Friday, December 3, 2021

Investors urged to use the Trans- Kalahari corridor

Business delegations and individual entrepreneurs visiting as well as those exhibiting at the Global Expo in Gaborone have been advised that Namibia, through the Walvis Bay, offered a strategic business gateway to the rest of the SADC region and to other parts of Africa and the world, and that they should seize the opportunity now.

The message was shared with everyone who visited the Walvis Bay Corridor Group (WBCG) stall at number D178. Botswana’s renowned annual trade exhibition brings thousands of companies and businesses from around the world.

Johnny Smith, Chief Executive Officer of Walvis Bay Corridor Group, said, “Given the amount of interest it has generated in recent years, and appeal to the regional as well as the international market and with more direct shipping to Walvis Bay, high efficiencies, short transit times and strategic partnerships, the Walvis Bay Corridor routes are now in a robust position to serve the SADC market to the rest of the world.”

Speaking to the Sunday Standard in an interview at the Global Expo, Smith pointed out that the presence of his team at the trade show was spurred by a deliberate decision on the part of the WBCG to promote optimization of the operational side of the Corridor, through the Port of Walvis Bay.
“Thus, our coming here is part of an awareness campaign to tell Botswana importers and exporters that Namibia, through the port of Walvis Bay, provides a shorter alternative trade route to the rest of the world and to therefore market its location and business opportunities available,” added Smith.

Mention has been made of the fact that the Trans Kalahari Corridor (TKC) offered importers and exporters a time saving of 5 ÔÇô 7 days and links the Port of Walvis Bay to Gaborone in Botswana and Gauteng in South Africa, which allows 2 days of transit time to the final destination.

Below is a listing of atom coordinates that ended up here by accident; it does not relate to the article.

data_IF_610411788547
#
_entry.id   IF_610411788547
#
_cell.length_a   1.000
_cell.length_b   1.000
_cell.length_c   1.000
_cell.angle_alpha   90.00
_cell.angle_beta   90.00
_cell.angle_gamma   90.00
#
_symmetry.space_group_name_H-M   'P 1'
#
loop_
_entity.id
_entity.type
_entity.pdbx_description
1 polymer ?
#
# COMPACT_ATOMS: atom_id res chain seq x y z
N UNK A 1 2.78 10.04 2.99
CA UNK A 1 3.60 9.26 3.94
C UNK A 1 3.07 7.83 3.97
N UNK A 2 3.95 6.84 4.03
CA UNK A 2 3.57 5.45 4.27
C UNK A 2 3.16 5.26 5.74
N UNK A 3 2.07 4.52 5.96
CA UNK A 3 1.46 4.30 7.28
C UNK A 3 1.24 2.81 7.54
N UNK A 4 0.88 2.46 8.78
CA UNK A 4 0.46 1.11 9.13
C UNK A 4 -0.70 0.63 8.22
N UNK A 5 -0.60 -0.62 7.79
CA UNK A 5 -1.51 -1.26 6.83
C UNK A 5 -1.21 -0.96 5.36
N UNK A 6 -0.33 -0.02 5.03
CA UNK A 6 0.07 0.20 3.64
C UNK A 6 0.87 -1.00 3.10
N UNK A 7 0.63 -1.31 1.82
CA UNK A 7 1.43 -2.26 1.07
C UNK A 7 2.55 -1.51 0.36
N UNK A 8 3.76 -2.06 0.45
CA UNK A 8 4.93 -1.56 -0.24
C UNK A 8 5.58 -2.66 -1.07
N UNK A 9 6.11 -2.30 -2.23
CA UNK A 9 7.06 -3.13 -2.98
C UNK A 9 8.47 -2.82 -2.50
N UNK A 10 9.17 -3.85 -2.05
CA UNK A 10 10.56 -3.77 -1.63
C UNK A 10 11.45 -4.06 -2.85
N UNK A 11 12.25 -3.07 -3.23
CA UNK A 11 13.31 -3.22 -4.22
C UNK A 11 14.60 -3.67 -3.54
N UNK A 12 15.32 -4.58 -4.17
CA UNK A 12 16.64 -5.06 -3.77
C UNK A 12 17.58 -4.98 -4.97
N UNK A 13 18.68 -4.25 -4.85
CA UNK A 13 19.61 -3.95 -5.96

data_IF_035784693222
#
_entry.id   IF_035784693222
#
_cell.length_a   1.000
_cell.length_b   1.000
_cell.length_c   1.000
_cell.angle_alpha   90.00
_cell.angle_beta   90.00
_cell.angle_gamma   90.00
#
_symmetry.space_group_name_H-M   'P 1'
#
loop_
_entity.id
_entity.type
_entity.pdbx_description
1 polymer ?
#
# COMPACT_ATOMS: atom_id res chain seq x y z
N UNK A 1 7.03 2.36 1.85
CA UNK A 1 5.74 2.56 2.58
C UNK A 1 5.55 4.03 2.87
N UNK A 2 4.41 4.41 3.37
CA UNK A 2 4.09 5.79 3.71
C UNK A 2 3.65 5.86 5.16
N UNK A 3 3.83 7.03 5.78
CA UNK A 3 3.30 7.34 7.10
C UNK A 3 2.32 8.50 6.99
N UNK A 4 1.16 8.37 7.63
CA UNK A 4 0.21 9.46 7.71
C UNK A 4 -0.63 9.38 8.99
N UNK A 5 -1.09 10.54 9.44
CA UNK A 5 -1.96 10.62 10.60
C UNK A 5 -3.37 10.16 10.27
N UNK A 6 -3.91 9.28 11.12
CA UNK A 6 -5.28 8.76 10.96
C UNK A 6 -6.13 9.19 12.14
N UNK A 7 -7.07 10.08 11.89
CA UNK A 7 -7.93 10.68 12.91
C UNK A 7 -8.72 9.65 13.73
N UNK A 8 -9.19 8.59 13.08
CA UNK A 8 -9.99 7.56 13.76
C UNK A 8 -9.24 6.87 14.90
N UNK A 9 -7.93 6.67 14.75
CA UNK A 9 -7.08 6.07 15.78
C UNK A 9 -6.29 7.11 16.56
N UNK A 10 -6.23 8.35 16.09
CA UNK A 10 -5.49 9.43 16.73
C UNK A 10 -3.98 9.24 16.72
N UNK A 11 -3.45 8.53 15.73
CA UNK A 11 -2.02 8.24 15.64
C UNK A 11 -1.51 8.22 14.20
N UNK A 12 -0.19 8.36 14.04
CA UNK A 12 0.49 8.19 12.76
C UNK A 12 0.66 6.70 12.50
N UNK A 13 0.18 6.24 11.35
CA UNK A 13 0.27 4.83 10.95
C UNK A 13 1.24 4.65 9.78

Some of the reassuring achievements that were highlighted in terms of ensuring the smooth flow of cargo along the TKC related to the adoption of harmonized customs procedures, the extension of border operating hours along the entire corridors and the implementation of the SAD500 as well as quick clearance time.

Besides, the establishment of the WBCG in 2000 is the increase in the number of shipping connections to Walvis Bay that has enhanced the status of the Port of Walvis Bay and also ensured a more competitive tariff structure for the importers and exporters in the region.

According to Smith, a feasibility study was in the process of being carried out on the proposed TKC railway, which would for the first time provide a rail link connection between eastern Botswana and port facilities at the Atlantic west coast of Namibia, Walvis Bay.

To further enhance the efficiency of the TKC, the WBCG CEO told the Sunday Standard that a feasibility study had been conducted and presented to the Governments and private sectors in Botswana and Namibia regarding the potential implementation of the One Stop Border Post. 

Again, proposal of a sustainable system is under consideration regarding terms of the establishment of a Corridor Performance Management System.

Another targeted major projects to increase capacity in the port expansion project, which will commence next year and increase port capacity from current 200 000 TEU per year to 500,000 TEU’s per annum.

Through the Port of Walvis Bay, commodity traders in the SADC region are now able to put their products on the international market earlier and vice versa, via direct shipping links through Namibia. This makes the Walvis Bay Corridors more competitive in the region for producers and consumers in the SADC region.

The Executive Director of the Botswana Chamber of Commerce and Industry Manpower (BOCCIM), Maria Machailo-Ellis, commended the ideas of the corridor, but expressed the general view that there was need for proactive thinking to ensure the private sector is involved from conceptualization so as to enable economically beneficial development at the end.

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